Hospitals go through radioactive material--a lot of it, in fact--but industry leaders seldom pay much attention to the problem. Generators of such material include radioactive cesium isotopes and cobalt-60 pellets used to irradiate cancerous cells, and powdered cesium and cobalt for use inside machines that irradiate medical equipment and blood to sterilize it. Officials say that they fear the lost nuclear material could be used in a terrorist attack such as the making of a "dirty bomb."
The problem has gotten worse since a rural South Carolina landfill stopped accepting low-level waste in compliance with state law, leaving 36 states with no place to send their material. Since then, universities and hospitals have been storing growing amounts of the material on their campuses, as their states typically don't have appropriate disposal points.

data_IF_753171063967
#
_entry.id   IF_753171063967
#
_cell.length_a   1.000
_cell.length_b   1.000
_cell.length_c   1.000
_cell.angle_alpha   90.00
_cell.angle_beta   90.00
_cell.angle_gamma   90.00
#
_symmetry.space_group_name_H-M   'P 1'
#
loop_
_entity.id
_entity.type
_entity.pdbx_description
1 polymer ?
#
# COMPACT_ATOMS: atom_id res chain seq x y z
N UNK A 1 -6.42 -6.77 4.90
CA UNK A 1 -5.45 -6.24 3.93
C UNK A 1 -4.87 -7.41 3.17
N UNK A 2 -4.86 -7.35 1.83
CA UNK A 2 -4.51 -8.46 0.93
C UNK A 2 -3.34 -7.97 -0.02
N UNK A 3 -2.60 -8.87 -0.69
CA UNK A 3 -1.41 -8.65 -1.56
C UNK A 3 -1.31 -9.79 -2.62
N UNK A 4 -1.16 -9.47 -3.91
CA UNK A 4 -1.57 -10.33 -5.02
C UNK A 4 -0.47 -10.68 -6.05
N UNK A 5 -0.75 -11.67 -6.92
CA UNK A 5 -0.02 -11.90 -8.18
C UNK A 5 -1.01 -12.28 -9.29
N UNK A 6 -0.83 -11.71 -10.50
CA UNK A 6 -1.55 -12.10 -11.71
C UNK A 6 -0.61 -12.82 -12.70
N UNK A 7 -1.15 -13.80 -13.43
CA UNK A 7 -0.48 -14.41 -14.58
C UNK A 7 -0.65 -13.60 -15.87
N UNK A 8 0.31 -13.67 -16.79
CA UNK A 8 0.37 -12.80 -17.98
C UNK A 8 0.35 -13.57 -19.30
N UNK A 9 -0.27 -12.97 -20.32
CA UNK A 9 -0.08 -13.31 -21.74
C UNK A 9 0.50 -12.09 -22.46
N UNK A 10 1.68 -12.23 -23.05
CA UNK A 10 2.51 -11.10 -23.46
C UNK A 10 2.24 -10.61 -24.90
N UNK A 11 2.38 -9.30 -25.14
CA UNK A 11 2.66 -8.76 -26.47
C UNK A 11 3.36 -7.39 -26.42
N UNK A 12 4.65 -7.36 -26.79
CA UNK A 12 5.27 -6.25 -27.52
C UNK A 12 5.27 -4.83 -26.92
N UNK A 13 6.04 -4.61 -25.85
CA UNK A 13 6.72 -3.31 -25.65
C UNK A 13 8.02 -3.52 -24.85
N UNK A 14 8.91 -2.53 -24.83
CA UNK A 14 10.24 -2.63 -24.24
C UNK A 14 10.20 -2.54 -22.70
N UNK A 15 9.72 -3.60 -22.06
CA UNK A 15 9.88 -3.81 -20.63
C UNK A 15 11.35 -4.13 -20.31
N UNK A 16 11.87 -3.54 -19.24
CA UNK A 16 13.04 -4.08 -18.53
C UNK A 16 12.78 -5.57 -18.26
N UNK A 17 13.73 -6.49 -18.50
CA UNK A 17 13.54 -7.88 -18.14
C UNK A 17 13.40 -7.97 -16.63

As with any other form of nuclear material, the waste is being monitored, but research by the Associated Press suggests that many small radioactive items have already been lost. In the past 10 years, 4,363 radioactive sources have been lost, stolen or abandoned, including those from hospitals. For example, 19 vials of cesium-137, which is implanted for cervical cancer treatments disappeared in 1998 from a locked safe at Moses Cone Memorial Hospital in Greensboro, N.C.
To learn more about this problem:
- read this Associated Press piece